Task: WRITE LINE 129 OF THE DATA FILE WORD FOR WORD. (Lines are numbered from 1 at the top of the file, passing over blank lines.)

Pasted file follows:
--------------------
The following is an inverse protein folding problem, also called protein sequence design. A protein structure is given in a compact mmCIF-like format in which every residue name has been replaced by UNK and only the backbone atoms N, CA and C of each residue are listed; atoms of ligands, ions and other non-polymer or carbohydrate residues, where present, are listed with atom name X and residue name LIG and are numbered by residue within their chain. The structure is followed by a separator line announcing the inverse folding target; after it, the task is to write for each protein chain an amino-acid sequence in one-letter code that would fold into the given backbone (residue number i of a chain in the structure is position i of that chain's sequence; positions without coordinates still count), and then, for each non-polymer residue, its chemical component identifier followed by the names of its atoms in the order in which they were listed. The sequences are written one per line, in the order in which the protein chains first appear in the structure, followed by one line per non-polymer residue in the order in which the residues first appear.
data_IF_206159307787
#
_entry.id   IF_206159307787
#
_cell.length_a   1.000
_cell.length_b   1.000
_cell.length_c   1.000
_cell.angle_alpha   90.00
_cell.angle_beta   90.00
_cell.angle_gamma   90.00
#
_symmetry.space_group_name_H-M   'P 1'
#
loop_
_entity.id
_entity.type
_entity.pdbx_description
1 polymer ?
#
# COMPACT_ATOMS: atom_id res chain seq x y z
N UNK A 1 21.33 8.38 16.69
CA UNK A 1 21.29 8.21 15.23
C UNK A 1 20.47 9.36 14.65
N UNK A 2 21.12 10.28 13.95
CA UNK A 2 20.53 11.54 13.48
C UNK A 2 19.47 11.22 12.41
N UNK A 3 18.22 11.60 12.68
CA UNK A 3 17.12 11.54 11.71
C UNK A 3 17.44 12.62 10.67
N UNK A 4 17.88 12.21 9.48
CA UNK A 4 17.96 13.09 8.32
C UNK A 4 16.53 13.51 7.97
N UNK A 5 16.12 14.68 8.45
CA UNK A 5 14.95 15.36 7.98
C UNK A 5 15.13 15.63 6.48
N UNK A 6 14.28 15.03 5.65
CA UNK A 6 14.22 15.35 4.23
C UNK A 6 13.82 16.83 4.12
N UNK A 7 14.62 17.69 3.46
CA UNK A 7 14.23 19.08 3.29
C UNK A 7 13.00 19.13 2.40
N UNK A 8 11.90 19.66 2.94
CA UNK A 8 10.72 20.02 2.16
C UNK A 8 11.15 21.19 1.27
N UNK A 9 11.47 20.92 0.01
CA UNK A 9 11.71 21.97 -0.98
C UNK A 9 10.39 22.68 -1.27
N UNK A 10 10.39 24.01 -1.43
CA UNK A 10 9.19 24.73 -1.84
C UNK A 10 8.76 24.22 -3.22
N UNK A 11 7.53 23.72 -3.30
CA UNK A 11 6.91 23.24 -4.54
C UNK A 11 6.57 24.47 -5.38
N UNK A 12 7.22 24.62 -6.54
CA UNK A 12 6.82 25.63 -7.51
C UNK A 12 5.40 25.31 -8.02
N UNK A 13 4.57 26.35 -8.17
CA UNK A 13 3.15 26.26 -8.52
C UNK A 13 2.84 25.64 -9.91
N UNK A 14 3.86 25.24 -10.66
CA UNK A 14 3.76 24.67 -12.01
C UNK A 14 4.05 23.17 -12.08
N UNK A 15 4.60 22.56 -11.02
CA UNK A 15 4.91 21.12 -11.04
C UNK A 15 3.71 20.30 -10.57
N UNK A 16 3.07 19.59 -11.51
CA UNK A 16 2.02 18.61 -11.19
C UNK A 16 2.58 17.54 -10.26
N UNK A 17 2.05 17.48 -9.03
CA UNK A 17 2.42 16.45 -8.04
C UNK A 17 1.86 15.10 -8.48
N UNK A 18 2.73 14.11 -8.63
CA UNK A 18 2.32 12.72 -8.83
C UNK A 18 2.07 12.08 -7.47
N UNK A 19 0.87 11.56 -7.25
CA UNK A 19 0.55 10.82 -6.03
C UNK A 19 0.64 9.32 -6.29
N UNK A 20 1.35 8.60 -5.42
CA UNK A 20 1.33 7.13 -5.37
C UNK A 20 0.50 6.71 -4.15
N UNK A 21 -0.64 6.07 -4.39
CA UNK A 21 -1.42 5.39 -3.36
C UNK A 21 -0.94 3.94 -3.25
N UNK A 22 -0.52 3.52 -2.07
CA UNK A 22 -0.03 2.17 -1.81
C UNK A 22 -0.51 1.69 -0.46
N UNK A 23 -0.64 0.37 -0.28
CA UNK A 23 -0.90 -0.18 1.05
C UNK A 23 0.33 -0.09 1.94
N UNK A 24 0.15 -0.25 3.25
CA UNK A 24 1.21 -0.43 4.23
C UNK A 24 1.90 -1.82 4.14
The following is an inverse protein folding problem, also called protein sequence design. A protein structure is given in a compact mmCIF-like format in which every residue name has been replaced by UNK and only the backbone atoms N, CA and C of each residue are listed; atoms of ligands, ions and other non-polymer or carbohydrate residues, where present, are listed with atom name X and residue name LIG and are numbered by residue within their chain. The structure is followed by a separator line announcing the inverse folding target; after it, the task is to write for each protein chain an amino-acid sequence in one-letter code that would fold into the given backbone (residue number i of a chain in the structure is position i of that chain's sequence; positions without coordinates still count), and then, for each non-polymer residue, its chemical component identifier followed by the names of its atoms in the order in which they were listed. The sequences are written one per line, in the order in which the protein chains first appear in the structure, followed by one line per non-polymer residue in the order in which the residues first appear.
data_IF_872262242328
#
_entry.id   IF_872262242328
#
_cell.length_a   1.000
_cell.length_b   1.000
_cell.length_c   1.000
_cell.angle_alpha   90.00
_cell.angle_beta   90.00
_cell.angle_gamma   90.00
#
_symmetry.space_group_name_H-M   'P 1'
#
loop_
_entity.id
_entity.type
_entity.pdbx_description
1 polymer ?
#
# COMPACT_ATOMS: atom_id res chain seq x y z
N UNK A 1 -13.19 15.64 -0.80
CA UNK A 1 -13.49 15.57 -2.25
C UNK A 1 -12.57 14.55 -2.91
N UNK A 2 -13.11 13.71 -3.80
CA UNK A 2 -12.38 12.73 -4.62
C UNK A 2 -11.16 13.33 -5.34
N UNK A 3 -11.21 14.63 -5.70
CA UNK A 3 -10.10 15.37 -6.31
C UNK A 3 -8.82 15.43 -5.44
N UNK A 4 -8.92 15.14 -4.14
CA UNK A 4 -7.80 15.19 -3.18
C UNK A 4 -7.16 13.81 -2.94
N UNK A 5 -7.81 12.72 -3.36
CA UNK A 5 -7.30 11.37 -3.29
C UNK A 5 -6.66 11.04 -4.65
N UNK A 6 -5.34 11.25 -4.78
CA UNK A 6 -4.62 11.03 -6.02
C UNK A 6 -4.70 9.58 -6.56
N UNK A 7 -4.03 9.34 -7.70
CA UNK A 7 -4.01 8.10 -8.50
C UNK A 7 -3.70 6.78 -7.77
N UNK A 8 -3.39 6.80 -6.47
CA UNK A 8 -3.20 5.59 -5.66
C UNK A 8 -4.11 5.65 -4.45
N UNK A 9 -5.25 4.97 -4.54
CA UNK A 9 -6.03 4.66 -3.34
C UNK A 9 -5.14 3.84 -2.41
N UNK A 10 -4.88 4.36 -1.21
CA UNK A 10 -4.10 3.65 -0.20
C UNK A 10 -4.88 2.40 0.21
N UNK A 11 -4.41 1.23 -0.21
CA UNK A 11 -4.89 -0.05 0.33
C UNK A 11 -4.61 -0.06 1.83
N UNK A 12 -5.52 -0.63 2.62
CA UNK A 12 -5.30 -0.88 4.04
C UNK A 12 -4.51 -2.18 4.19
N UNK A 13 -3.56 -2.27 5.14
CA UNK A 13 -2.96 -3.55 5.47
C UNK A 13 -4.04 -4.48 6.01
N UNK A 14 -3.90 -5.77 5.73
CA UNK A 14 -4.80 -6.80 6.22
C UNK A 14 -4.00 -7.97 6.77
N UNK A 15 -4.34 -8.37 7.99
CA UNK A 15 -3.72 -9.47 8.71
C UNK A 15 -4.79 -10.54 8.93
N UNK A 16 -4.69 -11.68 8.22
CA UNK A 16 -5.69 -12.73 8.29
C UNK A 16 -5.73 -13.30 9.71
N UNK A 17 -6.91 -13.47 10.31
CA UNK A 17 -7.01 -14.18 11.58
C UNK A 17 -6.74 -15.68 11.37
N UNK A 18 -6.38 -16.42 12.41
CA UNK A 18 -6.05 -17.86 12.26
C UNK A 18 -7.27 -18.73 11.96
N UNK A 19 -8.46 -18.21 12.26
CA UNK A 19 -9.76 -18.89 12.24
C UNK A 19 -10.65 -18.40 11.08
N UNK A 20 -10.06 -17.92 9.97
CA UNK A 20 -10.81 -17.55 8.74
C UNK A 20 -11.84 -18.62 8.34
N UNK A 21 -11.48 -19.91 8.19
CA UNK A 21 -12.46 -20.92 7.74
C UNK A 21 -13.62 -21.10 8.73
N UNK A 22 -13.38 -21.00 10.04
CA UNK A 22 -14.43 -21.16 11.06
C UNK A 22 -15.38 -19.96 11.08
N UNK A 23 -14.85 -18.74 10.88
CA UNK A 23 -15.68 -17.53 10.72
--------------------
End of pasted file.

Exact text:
C UNK A 5 -6.66 11.04 -4.65